Being safe–and saving energy–in the kitchen | Lifestyle.INQ

OCTOBER 27, 2022

After the living room and the bedroom, we now talk about kitchen safety. Here are tips from the booklet “Guide to Your Convenient New Home” issued by Manila Electric Company.

Unplug the toaster or oven toaster before removing any food stuck in the appliance.

Use the proper type of plug for the outlet. If appliances have three-pronged plugs and your kitchen has only two-conductor outlets, do not remove or cut off the ground prong (the third/bottom prong) from the plugs. Convert your outlet into a three-wire outlet instead, especially for appliances with motors such as refrigerators, washing machines and air-conditioning units. Consult a qualified electrician.

Never force a plug into an outlet if it does not fit. This may result in fire or electric shock. Plugs should fit securely in outlets.

Circuit breakers and fuses should be of correct sizes for the circuits. If you do not know the correct size, ask an electrician to identify and label the size to be used.

As for energy saving, when cooking, have all the ingredients ready so you do not have to turn the stove on and off and waste heat. Thaw frozen food thoroughly before cooking.

Match pots and pans to burners to reduce heat transfer loss. Cover pots and pans to prevent heat from escaping. Use flat-bottom pots and pans when using an electric stove. They allow faster heat transfer.

Better yet, get an induction cooker. You have to use pots and pans suitable for induction cooking, although some new products are versatile enough to be used on electric stove, gas range or induction cooker. The induction cooker is safer and more energy efficient.

As explained in the Meralco booklet, induction cooking transfers electricity directly by magnetic field. Only the cooking vessel heats up, while the surface of the cooker remains cool. Even if you accidentally touch the stove you do not get burned.

Meralco adds that an induction cooker uses 90 percent of the heat generated, compared to only 55 percent for liquefied petroleum gas and 65 percent for electric stoves.

Meralco says microwave cooking is also more energy efficient than conventional cooking, “because food cooks faster, and the energy heats only the food and not the oven compartment.”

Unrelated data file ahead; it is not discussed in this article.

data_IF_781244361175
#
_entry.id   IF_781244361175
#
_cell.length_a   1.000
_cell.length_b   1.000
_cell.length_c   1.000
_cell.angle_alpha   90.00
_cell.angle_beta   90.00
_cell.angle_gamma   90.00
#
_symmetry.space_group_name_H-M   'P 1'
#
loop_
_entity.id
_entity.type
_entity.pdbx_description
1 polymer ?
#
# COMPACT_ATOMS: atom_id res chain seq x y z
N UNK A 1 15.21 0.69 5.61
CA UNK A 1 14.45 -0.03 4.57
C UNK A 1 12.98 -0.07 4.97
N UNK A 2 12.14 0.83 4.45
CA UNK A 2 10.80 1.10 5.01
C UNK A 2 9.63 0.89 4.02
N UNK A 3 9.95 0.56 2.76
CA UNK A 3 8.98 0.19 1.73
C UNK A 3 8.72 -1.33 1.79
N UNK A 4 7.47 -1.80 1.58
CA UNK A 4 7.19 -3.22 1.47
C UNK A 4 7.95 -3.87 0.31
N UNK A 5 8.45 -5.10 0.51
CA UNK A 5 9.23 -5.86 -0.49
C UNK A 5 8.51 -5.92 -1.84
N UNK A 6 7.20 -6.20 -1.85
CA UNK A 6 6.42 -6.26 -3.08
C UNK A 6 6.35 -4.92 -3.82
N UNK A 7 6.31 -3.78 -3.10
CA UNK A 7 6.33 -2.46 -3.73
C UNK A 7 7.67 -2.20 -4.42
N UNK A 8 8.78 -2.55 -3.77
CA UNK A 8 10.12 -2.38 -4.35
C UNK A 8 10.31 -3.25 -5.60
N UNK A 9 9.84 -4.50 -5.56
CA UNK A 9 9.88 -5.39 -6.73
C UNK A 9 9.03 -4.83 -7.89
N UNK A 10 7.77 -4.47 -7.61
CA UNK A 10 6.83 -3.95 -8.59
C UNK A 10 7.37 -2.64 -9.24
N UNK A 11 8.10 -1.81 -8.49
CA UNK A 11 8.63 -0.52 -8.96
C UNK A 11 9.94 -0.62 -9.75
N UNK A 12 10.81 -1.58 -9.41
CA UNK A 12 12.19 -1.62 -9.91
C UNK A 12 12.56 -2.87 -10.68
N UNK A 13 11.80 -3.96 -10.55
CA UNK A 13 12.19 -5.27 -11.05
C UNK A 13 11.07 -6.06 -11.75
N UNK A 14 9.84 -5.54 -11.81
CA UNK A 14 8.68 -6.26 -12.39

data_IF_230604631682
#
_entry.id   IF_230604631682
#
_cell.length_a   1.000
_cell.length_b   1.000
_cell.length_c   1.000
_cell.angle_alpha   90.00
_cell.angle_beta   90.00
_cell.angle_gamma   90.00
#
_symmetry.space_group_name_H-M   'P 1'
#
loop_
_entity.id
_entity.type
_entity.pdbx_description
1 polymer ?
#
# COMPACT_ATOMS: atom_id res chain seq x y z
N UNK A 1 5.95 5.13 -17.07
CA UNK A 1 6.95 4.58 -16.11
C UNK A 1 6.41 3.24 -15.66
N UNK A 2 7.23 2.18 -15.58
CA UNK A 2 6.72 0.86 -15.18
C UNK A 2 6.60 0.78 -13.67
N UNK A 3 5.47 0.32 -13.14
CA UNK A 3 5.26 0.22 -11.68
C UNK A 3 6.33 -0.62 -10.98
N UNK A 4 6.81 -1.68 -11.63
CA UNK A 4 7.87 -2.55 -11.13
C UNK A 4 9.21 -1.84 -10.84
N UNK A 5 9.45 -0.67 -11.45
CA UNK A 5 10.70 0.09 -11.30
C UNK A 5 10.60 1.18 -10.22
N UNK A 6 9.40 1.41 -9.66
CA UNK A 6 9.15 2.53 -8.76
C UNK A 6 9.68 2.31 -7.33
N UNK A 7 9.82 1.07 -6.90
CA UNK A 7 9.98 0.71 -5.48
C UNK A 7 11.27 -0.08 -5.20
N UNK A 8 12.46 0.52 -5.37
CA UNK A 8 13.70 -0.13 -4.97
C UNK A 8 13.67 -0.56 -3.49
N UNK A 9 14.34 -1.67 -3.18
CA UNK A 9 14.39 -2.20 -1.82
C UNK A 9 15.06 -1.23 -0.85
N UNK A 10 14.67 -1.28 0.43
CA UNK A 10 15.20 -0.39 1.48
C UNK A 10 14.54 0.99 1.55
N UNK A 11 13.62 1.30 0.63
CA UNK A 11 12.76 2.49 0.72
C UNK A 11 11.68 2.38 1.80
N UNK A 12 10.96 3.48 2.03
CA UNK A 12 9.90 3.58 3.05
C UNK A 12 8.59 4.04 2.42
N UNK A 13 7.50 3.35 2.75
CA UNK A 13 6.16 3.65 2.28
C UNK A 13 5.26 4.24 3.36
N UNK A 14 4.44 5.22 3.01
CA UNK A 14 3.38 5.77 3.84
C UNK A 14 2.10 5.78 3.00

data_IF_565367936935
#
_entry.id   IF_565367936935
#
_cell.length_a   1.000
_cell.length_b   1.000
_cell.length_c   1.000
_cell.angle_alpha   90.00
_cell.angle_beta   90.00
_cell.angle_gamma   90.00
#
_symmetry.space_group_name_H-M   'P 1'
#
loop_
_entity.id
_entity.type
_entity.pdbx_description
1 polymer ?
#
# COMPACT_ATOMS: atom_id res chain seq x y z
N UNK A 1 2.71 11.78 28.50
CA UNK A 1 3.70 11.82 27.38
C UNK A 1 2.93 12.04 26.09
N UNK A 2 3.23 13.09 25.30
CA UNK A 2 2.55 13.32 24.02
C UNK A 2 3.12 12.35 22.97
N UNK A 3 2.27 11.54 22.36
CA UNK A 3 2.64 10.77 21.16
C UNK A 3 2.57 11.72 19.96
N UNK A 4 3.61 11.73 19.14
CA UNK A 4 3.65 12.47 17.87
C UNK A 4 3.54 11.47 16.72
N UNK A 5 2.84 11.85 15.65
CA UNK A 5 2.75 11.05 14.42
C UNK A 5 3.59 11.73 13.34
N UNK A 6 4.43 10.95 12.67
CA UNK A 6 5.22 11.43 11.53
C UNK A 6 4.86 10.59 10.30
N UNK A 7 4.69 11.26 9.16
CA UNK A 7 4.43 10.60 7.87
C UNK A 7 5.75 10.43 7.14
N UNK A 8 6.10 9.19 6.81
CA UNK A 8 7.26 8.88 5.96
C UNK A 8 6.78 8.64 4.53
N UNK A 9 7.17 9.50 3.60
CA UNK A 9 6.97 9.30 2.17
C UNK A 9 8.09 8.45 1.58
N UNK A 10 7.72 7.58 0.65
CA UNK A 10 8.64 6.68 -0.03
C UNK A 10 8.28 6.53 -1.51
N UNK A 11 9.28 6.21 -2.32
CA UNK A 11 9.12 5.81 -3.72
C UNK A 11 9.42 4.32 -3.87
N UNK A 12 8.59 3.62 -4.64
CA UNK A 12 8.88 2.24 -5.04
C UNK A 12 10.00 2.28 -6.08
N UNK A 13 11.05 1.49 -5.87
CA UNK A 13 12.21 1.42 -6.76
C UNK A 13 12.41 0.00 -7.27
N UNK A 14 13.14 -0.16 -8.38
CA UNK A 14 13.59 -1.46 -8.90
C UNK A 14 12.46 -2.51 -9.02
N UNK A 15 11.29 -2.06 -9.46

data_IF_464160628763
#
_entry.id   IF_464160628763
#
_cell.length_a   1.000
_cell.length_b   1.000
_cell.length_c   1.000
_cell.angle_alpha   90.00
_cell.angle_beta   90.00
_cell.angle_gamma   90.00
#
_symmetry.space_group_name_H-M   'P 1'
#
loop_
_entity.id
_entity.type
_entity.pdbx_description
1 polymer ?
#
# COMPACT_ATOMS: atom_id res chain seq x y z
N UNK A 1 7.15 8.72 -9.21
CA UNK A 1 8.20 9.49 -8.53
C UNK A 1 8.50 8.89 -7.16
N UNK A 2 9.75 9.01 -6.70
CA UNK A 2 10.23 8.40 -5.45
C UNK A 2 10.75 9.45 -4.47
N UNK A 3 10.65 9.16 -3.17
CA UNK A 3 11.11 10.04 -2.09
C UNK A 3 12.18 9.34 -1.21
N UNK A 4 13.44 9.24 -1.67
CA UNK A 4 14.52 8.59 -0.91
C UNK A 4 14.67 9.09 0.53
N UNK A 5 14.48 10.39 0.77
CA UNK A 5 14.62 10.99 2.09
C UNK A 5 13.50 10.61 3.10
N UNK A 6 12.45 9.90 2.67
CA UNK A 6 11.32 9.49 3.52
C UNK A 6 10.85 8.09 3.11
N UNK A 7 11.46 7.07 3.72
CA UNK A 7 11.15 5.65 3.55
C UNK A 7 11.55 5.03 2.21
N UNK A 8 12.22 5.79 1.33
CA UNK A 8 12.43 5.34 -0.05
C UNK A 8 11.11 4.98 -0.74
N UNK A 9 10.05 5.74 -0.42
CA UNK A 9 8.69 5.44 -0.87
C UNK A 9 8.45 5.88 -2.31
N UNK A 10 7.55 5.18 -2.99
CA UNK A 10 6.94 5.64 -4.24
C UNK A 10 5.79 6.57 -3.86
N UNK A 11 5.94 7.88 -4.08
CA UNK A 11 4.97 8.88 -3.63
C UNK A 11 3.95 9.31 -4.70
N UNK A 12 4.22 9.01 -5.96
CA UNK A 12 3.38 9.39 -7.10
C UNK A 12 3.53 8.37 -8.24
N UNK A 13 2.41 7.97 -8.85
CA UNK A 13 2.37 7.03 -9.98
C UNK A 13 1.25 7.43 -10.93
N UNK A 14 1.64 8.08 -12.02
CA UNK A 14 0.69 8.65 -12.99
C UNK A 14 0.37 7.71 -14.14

For heating water, Meralco says an electric kettle is the most energy-efficient, using only half the energy consumed by a stove. In choosing an electric kettle, get one with automatic shut-off and insulated handle. Remove mineral buildup from the kettle regularly to keep it operating efficiently. The manual that comes with the product will tell you how to get rid of mineral buildup.

Sachet is the way to go

Many consumer products manufacturers have long realized that in a country like the Philippines, selling tingi is the way to go. This is because Filipino consumers, either because they do not have the cash to buy large sizes or they worry about wastage, prefer to buy items in small packages.

Also, they want something they can easily buy in the neighborhood sari-sari or convenience store. Hence, many products are now available in sachets—shampoo, toothpaste, catsup, etc.

Among the latest to be made available in sachets are Stiefel’s Physiogel facial and body-care products. Although available so far only in drugstores and some supermarkets and department stores, people who use Physiogel cleanser, lotion and/or cream can now get them in 10-milliliter sachets. Pretty soon the products might even be in more retail outlets, as Stiefel is reportedly working on broadening its distribution system.

Send letters to The Consumer, Lifestyle Section, Philippine Daily Inquirer, 1098 Chino Roces Ave. cor. Mascardo and Yague Sts., 1204 Makati City; fax 8974793/94; or e-mail

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